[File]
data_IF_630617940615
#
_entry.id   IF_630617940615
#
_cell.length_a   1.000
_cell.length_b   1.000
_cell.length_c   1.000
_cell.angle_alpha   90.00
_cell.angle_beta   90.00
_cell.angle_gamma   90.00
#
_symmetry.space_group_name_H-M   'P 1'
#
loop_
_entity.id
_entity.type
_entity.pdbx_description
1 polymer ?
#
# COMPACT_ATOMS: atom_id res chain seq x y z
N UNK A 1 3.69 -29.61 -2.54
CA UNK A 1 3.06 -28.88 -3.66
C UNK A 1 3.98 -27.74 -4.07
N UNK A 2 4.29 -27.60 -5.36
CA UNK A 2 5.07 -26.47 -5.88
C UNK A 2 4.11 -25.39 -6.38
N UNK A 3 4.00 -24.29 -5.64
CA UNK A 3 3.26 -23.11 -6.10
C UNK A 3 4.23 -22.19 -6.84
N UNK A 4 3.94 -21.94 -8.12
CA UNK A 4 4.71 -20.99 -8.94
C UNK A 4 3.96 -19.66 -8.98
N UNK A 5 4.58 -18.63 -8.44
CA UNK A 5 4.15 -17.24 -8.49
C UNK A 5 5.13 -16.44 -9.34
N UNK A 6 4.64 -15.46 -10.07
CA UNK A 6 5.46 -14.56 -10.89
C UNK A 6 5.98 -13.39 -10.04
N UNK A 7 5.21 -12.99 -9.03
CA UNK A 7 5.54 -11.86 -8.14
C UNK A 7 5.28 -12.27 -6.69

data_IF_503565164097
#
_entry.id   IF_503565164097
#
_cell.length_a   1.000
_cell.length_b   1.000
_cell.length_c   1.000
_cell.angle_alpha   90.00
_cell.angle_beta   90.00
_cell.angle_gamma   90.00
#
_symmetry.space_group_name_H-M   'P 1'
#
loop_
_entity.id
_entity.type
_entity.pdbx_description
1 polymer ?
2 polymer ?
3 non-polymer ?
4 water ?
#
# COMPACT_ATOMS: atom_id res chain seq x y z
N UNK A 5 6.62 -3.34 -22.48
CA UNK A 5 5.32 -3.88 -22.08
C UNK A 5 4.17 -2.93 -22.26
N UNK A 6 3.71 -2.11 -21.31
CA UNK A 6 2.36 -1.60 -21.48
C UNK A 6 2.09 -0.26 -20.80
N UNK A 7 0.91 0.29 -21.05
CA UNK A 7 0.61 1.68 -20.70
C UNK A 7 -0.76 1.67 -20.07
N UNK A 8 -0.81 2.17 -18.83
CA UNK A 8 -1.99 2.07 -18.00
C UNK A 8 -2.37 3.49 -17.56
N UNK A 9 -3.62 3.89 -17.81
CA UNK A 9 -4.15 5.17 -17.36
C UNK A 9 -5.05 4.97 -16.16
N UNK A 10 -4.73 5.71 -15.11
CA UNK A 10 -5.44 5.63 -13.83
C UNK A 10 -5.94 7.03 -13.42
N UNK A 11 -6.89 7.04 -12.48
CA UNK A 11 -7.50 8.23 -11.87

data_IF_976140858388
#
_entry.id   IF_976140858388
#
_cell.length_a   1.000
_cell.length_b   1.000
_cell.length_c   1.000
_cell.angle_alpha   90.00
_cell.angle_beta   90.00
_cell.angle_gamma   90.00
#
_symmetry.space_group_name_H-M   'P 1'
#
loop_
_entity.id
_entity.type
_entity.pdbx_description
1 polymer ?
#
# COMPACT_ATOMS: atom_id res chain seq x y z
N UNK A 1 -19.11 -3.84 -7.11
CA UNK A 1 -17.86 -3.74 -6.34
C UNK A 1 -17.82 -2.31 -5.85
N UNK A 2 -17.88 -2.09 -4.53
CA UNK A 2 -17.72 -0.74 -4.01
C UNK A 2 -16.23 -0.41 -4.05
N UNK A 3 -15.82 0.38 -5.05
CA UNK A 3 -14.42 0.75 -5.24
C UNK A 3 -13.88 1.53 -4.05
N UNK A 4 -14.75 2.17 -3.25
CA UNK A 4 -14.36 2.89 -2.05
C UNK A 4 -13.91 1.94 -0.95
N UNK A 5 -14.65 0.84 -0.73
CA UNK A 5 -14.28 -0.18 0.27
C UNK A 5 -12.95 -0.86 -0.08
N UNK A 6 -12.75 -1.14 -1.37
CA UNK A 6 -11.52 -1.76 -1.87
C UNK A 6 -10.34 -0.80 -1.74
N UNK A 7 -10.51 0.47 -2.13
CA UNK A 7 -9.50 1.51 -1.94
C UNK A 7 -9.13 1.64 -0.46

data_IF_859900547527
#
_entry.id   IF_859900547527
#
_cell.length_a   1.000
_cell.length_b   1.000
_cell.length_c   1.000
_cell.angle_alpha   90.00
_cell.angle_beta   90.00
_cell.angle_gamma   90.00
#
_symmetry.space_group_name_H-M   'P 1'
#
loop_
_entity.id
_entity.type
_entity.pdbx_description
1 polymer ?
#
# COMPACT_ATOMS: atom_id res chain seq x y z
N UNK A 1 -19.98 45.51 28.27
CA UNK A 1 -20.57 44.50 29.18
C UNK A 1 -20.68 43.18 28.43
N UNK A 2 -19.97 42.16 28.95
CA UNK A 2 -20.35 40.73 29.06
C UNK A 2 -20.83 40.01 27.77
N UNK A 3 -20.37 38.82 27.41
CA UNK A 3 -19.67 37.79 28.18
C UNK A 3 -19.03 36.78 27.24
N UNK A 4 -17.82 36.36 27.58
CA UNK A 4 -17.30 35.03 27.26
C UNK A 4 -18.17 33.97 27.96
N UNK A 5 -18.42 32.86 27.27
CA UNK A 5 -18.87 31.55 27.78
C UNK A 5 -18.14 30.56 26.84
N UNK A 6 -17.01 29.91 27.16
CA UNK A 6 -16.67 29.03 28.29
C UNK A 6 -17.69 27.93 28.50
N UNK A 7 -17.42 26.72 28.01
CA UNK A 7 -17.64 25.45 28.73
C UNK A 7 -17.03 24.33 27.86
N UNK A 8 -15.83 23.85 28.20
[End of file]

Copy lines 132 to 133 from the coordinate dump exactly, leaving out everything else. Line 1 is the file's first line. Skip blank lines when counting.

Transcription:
_cell.length_c   1.000
_cell.angle_alpha   90.00